9. For further information about this point. 9. of course.80 m hole in the lower slab. this hole would be closed using a galvanized steel hatch (Fig.volt system with a frequency of 50 Hertz must be installed. the NF C 15-100 standard on the publication date of this guide).45 in the guide mentioned above.4 – Internal lighting in a box girder Electricity is supplied by power sockets. which are usually positioned one meter above the lower slab.Prestressed concrete bridges built using the cantilever method – Design guide to fit a timer to the lighting system. There must be no risk of damaging the non-prestressed reinforcements or the prestress tendons during the installation of the system.1 – Access hatches for equipment As explained in the Sétra “Précontrainte Extérieure” (External Prestressing) guide. directly in line with a road lane if possible.2. but this must be set to stay on for a long time (at least 10 hours) in order to avoid plunging workers into darkness when they are still inside the box girder. These hatches may also be used to supply any other equipment. The “Les outils” collection – Sétra Page 211 septembre 2007 .5 and 9-6).5 – Access hatch for cabling 9. these sockets are accompanied by safety sockets supplying 24-volt current. a 220. it must be approved by an accredited organization. In all cases.2. and for transporting the equipment needed for their installation. so that a problem with a tool does not suddenly extinguish the internal lighting. To allow for the use of power tools inside the box girder. Fig. After installation. it is necessary to examine different ways of routing extra or replacement tendons through the bridge deck.3 - Miscellaneous 9.e. In certain systems. Under normal conditions. the reader is recommended to refer to section 5. If it turns out to be impossible to route the tendons via the abutments. directly below the light fittings. 9. The electrical system must comply with the general standards in force for low-voltage electrical systems (i. the power socket circuit in the box girder must be totally independent from the lighting circuit. Fig. another solution would involve making a 1 m x 0.3.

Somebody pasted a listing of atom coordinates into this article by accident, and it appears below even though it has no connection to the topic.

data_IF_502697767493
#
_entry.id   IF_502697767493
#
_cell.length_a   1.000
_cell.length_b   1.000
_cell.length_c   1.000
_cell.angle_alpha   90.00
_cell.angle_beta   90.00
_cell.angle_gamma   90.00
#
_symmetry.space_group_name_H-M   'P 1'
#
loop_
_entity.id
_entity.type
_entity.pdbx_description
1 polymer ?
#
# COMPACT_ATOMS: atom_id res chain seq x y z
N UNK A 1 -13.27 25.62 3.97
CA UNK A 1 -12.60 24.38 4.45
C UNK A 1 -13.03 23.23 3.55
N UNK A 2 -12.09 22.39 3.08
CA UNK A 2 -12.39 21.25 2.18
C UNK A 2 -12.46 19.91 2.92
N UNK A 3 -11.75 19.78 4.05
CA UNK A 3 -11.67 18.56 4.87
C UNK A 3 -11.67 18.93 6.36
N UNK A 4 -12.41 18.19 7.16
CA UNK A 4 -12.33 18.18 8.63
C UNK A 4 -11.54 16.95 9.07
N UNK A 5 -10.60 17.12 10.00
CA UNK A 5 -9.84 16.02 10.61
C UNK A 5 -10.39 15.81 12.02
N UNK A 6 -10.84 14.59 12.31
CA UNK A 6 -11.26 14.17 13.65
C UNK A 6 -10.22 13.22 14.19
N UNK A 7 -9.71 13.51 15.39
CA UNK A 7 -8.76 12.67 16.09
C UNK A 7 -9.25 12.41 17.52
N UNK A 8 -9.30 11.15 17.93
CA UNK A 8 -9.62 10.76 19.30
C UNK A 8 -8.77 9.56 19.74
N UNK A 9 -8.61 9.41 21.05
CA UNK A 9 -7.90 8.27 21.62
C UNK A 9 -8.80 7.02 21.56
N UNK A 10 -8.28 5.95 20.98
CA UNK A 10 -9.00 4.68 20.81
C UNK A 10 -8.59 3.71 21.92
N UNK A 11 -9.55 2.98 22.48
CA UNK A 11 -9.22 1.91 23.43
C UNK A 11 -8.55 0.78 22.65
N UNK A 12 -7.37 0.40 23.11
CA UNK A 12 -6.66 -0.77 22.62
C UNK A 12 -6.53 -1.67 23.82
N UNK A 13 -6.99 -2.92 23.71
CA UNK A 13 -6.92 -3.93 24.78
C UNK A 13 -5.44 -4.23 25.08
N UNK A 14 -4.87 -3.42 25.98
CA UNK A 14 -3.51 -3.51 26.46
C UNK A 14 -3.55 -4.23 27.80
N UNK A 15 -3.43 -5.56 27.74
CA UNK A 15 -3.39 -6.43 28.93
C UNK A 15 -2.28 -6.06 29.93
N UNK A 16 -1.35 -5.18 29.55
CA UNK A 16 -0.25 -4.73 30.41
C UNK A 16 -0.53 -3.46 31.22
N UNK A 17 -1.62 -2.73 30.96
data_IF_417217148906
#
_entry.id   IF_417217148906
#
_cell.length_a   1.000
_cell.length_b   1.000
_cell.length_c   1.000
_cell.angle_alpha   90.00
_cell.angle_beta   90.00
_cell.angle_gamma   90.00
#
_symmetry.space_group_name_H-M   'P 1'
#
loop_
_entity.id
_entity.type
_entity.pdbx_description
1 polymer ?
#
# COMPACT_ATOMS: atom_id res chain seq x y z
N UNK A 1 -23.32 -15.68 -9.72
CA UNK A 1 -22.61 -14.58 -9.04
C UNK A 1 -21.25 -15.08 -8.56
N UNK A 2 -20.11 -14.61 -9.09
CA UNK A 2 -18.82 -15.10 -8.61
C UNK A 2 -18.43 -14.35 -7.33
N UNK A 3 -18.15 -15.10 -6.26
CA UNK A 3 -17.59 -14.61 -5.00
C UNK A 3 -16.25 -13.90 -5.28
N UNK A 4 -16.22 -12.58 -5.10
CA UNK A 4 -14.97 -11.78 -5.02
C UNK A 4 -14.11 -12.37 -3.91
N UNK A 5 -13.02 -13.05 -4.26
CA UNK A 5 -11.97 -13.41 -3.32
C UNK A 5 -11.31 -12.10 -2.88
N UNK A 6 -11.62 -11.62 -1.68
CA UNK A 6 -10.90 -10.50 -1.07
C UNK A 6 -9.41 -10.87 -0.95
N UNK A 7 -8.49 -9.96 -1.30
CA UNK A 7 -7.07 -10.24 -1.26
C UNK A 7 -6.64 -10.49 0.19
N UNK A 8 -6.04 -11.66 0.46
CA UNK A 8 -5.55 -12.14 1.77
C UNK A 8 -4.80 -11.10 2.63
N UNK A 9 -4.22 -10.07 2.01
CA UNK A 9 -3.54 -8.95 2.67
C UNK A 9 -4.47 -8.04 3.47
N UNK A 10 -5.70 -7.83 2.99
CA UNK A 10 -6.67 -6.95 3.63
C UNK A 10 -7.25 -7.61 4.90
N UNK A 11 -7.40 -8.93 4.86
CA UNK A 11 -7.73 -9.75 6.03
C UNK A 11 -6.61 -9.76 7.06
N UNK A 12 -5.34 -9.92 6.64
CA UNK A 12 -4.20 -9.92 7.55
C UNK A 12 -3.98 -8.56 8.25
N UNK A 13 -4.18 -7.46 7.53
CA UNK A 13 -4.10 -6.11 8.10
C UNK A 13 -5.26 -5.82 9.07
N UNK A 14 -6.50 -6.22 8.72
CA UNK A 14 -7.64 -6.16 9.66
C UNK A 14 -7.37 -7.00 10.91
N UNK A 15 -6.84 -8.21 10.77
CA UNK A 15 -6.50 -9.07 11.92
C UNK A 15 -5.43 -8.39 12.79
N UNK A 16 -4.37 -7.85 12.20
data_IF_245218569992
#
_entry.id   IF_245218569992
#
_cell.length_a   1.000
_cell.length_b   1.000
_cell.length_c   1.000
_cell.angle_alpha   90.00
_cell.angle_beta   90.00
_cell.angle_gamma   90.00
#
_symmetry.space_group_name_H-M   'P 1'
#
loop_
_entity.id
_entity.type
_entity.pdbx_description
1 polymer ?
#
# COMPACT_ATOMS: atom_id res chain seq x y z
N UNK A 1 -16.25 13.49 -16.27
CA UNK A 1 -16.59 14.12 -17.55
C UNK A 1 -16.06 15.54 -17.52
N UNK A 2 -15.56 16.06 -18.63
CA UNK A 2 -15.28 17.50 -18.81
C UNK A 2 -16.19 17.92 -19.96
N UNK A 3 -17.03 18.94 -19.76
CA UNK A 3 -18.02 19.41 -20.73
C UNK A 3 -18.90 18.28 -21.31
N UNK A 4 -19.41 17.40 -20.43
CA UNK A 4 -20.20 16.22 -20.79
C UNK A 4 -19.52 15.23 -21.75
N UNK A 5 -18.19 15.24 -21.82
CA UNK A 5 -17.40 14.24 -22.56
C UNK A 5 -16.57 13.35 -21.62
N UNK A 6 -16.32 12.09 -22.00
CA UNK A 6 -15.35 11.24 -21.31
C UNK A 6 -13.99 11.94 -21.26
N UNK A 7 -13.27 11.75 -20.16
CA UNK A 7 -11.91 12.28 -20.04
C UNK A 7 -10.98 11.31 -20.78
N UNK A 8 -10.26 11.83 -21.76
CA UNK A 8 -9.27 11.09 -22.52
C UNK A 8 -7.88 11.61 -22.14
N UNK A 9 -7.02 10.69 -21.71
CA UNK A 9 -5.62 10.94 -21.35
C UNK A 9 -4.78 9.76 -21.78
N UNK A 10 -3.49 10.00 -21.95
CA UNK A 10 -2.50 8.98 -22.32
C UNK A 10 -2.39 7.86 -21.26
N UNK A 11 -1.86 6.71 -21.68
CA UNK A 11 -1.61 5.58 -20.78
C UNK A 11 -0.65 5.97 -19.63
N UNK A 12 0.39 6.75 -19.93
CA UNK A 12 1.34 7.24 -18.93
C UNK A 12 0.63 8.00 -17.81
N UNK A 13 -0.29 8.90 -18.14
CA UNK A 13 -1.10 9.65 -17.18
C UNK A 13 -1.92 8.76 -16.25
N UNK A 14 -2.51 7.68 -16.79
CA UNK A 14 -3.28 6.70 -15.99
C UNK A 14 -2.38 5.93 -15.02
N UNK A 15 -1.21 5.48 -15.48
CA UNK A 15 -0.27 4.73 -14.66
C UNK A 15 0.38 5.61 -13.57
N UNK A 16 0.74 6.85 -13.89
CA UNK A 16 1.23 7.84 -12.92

which form a barrier preventing the drainage of water.) must be determined according to a precise set of specifications for the networks they are designed to support.3. it is also important to account for the transverse slope of the top of the lower slab and of the tendons which might be installed there. 9.2 . Care must betaken to ensure that this configuration does cause water to run down the facing of the piers. etc. This guarantees their suitability for their future tasks. 9.2. It is also important to consider the position of the cross beams and deviators. or a metal frame supporting the networks.3 . it might also be useful to label cross beams on piers with the number of their corresponding pier as this could facilitate the identification of certain works. cross section. On certain very large structures. it is common practice to install anchor rails or couplings on the underside of the upper slab.3.Drainage of the lower slab Water frequently penetrates into the box girder due to leaks in the structure or during maintenance operations.2. 9. these fittings form the upper anchorages for the bars to which pipework. Transversally.3 – Fixing rails for future networks In order to facilitate the installation of networks inside the box-girder at some future date.6 – Piercing of a lower slab required by the lack of an access hatch 9. nominal load. orientation. The longitudinal positioning of theses holes must take account of the longitudinal profile of the top of the lower slab. can be attached.2. As these hatches cause maintenance and durability problems. The principal characteristics of these rails and bushes (position. This type of identification prevents the use of different numbering systems in inspection reports carried out over the years. Fittings situated close to the tendon anchorages on piers may also be used for jack hoists.4 – Identification and orientation It is advisable to number the segments using indelible paint and a stencil according to the construction plans. length.Piers The “Les outils” collection – Sétra Page 212 septembre 2007 .3. equipped with a beveled tube extending through the intrados to form a drip groove. Usually made from galvanized or stainless steel. Fig. certain box-girder structures featured access hatches in the central part of the upper slab. which is very different to the longitudinal profile of the road for a bridge deck of variable depth. it is essential to leave holes of 10 to 15 cm in diameter in the lower slab.Prestressed concrete bridges built using the cantilever method – Design guide In the past. subject to their nominal load being greater than 20 kN. In order to allow this water to drain away quickly. 9. this technique must be completely prohibited.